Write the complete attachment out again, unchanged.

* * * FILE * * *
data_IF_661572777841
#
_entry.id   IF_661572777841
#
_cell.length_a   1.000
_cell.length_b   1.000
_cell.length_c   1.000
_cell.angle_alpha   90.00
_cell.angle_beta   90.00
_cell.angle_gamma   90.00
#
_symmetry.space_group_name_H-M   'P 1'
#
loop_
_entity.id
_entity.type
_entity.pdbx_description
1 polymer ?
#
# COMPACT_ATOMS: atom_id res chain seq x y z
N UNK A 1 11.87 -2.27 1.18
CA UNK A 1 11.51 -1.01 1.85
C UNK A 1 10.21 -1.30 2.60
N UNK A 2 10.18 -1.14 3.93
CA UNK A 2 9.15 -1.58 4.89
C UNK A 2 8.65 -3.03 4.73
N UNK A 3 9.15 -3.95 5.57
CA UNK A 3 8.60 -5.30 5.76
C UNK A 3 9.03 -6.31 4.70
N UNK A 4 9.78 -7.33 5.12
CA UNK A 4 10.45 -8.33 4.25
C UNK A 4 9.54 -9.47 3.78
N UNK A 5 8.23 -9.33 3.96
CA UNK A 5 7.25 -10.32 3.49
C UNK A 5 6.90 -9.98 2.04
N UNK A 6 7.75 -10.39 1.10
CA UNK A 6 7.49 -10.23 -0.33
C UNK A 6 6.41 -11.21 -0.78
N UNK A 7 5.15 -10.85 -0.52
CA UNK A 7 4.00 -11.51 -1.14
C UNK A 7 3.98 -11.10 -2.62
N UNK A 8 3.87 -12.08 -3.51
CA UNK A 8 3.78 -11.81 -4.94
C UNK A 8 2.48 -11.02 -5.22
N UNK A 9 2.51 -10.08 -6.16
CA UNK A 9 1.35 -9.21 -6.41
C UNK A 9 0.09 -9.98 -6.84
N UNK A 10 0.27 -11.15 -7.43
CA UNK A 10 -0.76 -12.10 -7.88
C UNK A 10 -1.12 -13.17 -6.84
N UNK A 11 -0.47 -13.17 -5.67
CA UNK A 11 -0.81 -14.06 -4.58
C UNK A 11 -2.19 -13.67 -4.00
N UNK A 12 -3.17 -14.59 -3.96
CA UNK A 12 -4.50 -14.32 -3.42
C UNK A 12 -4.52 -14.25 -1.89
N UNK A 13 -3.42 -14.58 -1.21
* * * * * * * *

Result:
data_IF_661572777841
#
_entry.id   IF_661572777841
#
_cell.length_a   1.000
_cell.length_b   1.000
_cell.length_c   1.000
_cell.angle_alpha   90.00
_cell.angle_beta   90.00
_cell.angle_gamma   90.00
#
_symmetry.space_group_name_H-M   'P 1'
#
loop_
_entity.id
_entity.type
_entity.pdbx_description
1 polymer ?
#
# COMPACT_ATOMS: atom_id res chain seq x y z
N UNK A 1 11.87 -2.27 1.18
CA UNK A 1 11.51 -1.01 1.85
C UNK A 1 10.21 -1.30 2.60
N UNK A 2 10.18 -1.14 3.93
CA UNK A 2 9.15 -1.58 4.89
C UNK A 2 8.65 -3.03 4.73
N UNK A 3 9.15 -3.95 5.57
CA UNK A 3 8.60 -5.30 5.76
C UNK A 3 9.03 -6.31 4.70
N UNK A 4 9.78 -7.33 5.12
CA UNK A 4 10.45 -8.33 4.25
C UNK A 4 9.54 -9.47 3.78
N UNK A 5 8.23 -9.33 3.96
CA UNK A 5 7.25 -10.32 3.49
C UNK A 5 6.90 -9.98 2.04
N UNK A 6 7.75 -10.39 1.10
CA UNK A 6 7.49 -10.23 -0.33
C UNK A 6 6.41 -11.21 -0.78
N UNK A 7 5.15 -10.85 -0.52
CA UNK A 7 4.00 -11.51 -1.14
C UNK A 7 3.98 -11.10 -2.62
N UNK A 8 3.87 -12.08 -3.51
CA UNK A 8 3.78 -11.81 -4.94
C UNK A 8 2.48 -11.02 -5.22
N UNK A 9 2.51 -10.08 -6.16
CA UNK A 9 1.35 -9.21 -6.41
C UNK A 9 0.09 -9.98 -6.84
N UNK A 10 0.27 -11.15 -7.43
CA UNK A 10 -0.76 -12.10 -7.88
C UNK A 10 -1.12 -13.17 -6.84
N UNK A 11 -0.47 -13.17 -5.67
CA UNK A 11 -0.81 -14.06 -4.58
C UNK A 11 -2.19 -13.67 -4.00
N UNK A 12 -3.17 -14.59 -3.96
CA UNK A 12 -4.50 -14.32 -3.42
C UNK A 12 -4.52 -14.25 -1.89
N UNK A 13 -3.42 -14.58 -1.21